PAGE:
By Thomas Puhr.

This film about the Donbas region of Ukraine that borders Russia, set in 2014, features images that are hauntingly beautiful as often as they are simply haunting.”

Maryna Er Gorbach’s searing Klondike (2022) takes place in 2014 Ukraine, in the Donbas area that borders Russia. Although the region would make global headlines when it became the site of the attack on Malaysia Flight 17, the writer-director doesn’t paint on a large narrative canvas; instead, she focuses on a husband and wife caught in the crossfire of this violent prelude to today’s full-scale Russia-Ukraine War. It’s precisely through this tight focus that Gorbach suggests the unthinkable toll these events could have on a nation’s psyche.

The film begins with Tolik (Serhi Shadrin) urging his pregnant wife Irka (Oksana Cherkashyna) to go to the hospital. She doesn’t want to leave her family home (she’s also not due for another two months), but he senses imminent danger (plus, that hospital bed he’s secured for her could be snatched up at any moment). This scene of hushed domesticity is blown apart when an explosion destroys their living room wall, exposing their lives both literally and figuratively to the escalating violence among Russia-aligned mercenaries, the separatists accommodating them, and local rebels. Gorbach and cinematographer Svyatoslav Bulakovskiy’s formal rigor is on full display here; this incredible opening sequence is captured via an uninterrupted, 360-degree pan around the household.

Klondike' is a woman's perspective of war,” says director Maryna Er Gorbach  | Features | Screen

Irka is the more outspoken spouse. Immediately after the attack on their home, she rails against their friend Sanya (Oleh Shevchuk), who has “borrowed” their car to help transport food and alcohol for the mercenaries. “I’ll rip the dick off his separatist body,” she shouts, “and leave him separated.” Tolik is also upset with Sanya – “Idiot,” he calls him, when Sanya claims that “When the Russians come, we will live like the nobles” – but still commiserates with his childhood friend, who keeps assuring him that his car will be returned any day now. The muddied, white van is their one means of escape. Through much of the film, it lingers – specter-like – in the far background of Gorbach’s wide-angle shots: always nearby, but seemingly forever out of reach.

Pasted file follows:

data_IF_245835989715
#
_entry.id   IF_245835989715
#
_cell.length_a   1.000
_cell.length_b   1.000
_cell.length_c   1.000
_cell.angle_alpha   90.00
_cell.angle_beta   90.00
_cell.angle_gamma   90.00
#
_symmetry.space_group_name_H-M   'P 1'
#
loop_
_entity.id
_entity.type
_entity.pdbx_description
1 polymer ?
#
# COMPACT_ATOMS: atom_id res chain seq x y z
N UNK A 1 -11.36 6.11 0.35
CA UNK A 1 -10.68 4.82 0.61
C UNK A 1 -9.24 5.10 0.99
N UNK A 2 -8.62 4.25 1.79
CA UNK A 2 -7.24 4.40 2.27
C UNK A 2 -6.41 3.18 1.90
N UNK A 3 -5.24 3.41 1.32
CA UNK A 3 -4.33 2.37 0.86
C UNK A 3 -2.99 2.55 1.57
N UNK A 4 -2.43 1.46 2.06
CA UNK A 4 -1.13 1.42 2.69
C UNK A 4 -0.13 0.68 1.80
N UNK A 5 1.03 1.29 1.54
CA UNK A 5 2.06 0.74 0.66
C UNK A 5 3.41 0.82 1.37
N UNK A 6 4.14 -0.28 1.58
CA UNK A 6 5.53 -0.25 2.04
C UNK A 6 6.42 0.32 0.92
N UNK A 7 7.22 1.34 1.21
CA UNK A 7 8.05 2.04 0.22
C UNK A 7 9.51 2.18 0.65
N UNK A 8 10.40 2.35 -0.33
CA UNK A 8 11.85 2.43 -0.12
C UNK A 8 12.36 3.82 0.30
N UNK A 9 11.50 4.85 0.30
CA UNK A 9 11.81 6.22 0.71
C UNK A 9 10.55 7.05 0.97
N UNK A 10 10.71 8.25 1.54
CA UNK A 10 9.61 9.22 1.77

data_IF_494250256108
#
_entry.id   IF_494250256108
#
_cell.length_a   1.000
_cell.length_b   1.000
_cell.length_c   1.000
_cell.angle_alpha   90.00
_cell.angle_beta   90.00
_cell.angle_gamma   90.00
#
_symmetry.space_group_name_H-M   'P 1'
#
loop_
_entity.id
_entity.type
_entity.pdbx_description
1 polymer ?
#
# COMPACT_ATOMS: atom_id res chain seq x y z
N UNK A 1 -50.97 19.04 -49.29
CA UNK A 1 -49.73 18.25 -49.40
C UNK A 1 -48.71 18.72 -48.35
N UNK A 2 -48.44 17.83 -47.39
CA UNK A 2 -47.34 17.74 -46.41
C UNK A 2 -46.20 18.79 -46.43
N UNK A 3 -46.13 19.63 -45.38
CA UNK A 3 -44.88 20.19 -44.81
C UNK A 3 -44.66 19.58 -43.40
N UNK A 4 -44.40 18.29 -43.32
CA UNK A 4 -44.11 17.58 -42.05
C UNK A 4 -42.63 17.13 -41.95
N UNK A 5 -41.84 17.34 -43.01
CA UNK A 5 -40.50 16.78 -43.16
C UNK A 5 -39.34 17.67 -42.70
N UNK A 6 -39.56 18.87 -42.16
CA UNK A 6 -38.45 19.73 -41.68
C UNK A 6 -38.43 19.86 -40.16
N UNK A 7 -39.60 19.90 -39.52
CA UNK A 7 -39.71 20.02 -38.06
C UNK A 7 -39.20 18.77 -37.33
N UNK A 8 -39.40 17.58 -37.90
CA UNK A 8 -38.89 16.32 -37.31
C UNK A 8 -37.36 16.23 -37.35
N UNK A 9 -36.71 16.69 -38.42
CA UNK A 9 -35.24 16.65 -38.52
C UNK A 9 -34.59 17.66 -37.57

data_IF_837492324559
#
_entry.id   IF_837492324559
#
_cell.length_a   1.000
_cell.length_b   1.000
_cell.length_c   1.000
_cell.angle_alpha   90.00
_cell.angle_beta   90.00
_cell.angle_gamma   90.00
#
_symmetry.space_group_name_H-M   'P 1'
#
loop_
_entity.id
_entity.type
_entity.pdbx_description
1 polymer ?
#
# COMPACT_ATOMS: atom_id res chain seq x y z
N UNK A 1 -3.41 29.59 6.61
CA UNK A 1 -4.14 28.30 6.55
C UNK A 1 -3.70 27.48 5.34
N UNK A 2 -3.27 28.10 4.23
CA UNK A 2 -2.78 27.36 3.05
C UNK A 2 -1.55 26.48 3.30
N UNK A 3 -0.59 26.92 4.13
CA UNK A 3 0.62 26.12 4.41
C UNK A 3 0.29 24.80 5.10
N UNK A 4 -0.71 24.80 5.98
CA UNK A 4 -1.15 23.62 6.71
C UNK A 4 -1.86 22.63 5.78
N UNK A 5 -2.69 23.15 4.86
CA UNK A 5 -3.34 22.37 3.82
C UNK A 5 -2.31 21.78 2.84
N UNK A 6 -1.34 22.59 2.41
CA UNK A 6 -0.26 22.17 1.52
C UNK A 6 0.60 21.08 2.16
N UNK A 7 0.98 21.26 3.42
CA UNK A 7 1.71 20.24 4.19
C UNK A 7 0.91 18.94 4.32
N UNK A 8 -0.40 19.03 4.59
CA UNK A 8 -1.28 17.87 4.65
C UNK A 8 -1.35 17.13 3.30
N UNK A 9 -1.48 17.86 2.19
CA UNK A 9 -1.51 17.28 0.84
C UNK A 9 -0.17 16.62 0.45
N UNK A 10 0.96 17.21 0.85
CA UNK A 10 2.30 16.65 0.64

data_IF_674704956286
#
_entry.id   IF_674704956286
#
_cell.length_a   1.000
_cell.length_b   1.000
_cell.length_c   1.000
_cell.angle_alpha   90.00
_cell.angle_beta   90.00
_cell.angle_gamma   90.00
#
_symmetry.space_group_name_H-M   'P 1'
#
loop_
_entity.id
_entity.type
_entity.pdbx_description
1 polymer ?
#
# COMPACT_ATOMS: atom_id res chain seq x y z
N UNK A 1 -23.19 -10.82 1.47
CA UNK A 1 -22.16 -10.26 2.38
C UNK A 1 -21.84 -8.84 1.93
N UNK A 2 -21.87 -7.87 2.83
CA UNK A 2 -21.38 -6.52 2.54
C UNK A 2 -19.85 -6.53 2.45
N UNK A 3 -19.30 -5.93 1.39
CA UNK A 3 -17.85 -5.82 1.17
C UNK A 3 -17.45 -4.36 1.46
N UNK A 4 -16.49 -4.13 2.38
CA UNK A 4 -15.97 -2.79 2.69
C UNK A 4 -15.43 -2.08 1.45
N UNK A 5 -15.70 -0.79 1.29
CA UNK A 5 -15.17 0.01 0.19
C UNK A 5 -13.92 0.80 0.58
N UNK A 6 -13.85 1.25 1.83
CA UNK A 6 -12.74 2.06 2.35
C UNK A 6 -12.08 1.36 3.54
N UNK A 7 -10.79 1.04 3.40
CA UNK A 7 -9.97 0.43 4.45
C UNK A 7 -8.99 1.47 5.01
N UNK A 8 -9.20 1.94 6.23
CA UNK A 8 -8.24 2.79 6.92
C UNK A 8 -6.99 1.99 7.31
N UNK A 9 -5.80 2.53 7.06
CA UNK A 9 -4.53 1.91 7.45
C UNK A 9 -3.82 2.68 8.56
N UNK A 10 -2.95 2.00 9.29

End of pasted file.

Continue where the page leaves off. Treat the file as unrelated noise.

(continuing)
If Sanya welcomes (or at least pretends to welcome, for fear of his life) this paramilitary presence, then Irka’s brother Yaryk (Oleh Shcherbyna) brazenly resists it, going as far as pulling a gun on Tolik when he discovers a (still wrapped) mercenary uniform in Tolik’s bedroom. Righteous anger is one thing, but Yaryk’s hotheadedness verges on the self-destructive; it’s probably not wise, for example, to blast Ukrainian resistance music from a stereo in his pregnant sister’s backyard, all while mercenaries wander the fields just beyond the property. But is someone like Tolik a coward – or, as Yaryk puts it, a slave – for not clearly taking a stand? Or is his “playing both sides” the only logical response when his first priority remains his and Irka’s unborn child? To her credit, Gorbach doesn’t judge any of these four central characters as much as she unblinkingly observes them.

A testament to the very necessity of art during times of national upheaval.”

All the while, Irka stoically suffers through this sticky entangling of national and familial strife. She – not Sanya, Yaryk, or even Tolik – is the one who completes the necessary work of daily life. There’s a tragic absurdity to watching her canning food for the coming winter shortly after finding a dead body near their cellar; or watching a football game on TV, right next to the gaping hole that’s been blasted into their living room; or milking a cow that will soon have to be slaughtered and given to forces that want her and Tolik dead. But there’s also an undeniable bravery to it. What else, after all, can she do? The film’s final, devastating sequence – which brings Irka back to that hole in the wall, but under horrifically different circumstances – suggests that the suffering and courage of women in particular have been underemphasized in coverage of the war. A title card that appears before the end credits – “Dedicated to women…” – suggests as much.

Films like Klondike are obviously tough to watch (as they ought to be, lest they edge into the exploitative), but Gorbach’s images are hauntingly beautiful as often as they are simply haunting. Take, for instance, her night footage of the barren landscape, illuminated by flashlights’ pinpricks of light. Or a meticulously timed composition in which Irka and Tolik’s plight is punctuated by the borderline-surreal image of a crane lifting a wing from Flight 17 onto a truck bed. Like Dmytro Sukholytkyy-Sobchuk’s Pamfir (2022), here is another example of some of the remarkable work – both thematically and aesthetically speaking – coming out of Ukraine right now, and a testament to the very necessity of art during times of national upheaval.

Thomas Puhr lives in Chicago, where he teaches English and language arts. A regular contributor to Bright Lights Film Journal, he has published “‘Mysterious Appearances’ in Jonathan Glazer’s Identity Trilogy: Sexy BeastBirth and Under the Skin” in issue 15.2 of Film International. His book Fate in Film: A Deterministic Approach to Cinema is available from Wallflower Press.

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